View details for Web of Science ID 000181577400003
View details for PubMedID 12618132
Slow myosins in muscle development.
Results and problems in cell differentiation
2002; 38: 199-214
Myogenesis has been a system central to investigations on mechanisms of diversification within groups of differentiating cells. Diversity among cell types has been well described in striated muscle tissue at the protein and enzymatic-function levels for decades, but it is only in recent years that some understanding of the molecular mechanisms responsible for this diversity has begun to emerge. Study of the expression of the slow isoforms of the myosin heavy chain has contributed to our understanding of how cell diversity arises within skeletal and cardiac muscle. Slow MyHc isoforms are developmentally responsive to a number of cues provided by the nervous systems, the endocrine system and, later in development, to functional demands on these developing tissues. Perhaps most informative have been studies on the mechanism for regulation of slow MyHc expression in mammals and birds where studies on the calcineurin-NF-AT pathways and nuclear hormone action have been shown to control MyHC gene expression in skeletal muscle and in the developing heart. The mechanisms involved in cell diversification in myogenesis are undoubtedly more varied and complex than those currently offered to explain cell diversification, but these recent studies have broadened our understanding of the interplay between the nervous system, the endocrine system and cell lineages in controlling cell diversification. Greater focus on the first fibers and cardiomyocytes to form in the embryo are likely to bring additional insights into the mechanism crucial for establishing the patterns of diversity required for successful formation of embryonic tissues.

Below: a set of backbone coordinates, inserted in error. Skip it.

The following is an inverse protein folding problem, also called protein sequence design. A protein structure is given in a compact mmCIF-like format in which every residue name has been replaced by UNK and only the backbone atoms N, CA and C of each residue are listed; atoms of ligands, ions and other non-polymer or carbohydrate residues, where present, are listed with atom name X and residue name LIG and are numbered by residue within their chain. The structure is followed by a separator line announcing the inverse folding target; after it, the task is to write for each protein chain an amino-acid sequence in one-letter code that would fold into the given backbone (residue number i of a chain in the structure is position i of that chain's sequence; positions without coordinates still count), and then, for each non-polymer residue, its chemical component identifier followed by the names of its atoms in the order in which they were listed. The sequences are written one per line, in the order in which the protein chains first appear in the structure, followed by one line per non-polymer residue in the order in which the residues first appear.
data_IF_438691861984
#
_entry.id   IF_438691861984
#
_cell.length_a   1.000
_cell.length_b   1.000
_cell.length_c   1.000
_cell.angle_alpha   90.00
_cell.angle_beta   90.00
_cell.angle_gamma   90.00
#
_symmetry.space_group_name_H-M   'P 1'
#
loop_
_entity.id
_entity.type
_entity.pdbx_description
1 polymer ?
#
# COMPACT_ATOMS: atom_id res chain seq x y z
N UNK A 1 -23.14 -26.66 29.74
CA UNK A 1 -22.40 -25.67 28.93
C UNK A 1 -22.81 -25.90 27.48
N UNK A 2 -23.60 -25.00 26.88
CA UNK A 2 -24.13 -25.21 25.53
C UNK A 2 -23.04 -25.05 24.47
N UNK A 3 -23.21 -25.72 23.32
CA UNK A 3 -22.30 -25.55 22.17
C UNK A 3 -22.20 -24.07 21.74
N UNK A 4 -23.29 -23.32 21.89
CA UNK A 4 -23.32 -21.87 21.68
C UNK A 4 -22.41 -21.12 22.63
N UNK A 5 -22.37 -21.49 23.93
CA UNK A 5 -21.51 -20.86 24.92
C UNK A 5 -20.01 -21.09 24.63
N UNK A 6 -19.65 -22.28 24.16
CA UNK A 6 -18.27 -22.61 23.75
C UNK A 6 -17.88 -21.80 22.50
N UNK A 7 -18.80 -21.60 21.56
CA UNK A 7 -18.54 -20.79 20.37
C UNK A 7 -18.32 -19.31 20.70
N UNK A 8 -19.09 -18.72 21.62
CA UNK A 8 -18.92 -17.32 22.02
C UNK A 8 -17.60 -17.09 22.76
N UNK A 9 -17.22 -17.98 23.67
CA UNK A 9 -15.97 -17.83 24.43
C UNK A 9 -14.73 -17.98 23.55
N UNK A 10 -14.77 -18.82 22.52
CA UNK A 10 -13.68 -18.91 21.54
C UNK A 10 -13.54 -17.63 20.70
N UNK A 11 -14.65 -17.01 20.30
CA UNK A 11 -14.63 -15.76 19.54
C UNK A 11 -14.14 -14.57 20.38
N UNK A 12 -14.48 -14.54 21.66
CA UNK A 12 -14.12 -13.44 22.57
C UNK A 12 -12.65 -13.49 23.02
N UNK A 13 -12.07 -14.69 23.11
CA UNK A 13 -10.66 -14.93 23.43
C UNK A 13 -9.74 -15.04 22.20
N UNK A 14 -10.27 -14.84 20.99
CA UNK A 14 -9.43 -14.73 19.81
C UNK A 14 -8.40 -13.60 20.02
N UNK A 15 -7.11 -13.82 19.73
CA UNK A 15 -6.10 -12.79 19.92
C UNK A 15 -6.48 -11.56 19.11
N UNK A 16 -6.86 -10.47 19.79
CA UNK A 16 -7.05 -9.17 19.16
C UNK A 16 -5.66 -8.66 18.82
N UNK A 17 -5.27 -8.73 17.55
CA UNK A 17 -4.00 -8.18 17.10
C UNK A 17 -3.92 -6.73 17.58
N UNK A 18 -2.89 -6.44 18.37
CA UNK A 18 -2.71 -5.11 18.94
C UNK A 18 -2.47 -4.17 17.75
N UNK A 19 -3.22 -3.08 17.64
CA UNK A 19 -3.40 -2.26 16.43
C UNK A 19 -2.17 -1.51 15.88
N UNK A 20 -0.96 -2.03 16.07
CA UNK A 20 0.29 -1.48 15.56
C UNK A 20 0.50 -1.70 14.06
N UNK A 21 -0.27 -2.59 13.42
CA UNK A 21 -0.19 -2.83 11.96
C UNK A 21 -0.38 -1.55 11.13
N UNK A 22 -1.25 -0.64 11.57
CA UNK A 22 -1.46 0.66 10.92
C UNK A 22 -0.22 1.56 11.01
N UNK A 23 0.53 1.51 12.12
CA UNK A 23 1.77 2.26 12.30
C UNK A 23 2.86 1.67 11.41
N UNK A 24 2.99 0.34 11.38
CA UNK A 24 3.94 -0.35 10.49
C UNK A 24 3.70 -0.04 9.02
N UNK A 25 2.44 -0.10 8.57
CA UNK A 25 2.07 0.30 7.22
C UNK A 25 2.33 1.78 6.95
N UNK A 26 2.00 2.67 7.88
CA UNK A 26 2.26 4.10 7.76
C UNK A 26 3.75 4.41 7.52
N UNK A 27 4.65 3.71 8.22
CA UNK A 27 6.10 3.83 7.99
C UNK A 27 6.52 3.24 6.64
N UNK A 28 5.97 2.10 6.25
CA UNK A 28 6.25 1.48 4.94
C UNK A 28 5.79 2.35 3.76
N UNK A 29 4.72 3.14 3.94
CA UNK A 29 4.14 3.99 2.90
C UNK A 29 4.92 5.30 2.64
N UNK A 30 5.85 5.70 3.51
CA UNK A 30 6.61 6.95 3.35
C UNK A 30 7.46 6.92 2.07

View details for PubMedID 12132396
Control of muscle size during embryonic, fetal, and adult life.
Results and problems in cell differentiation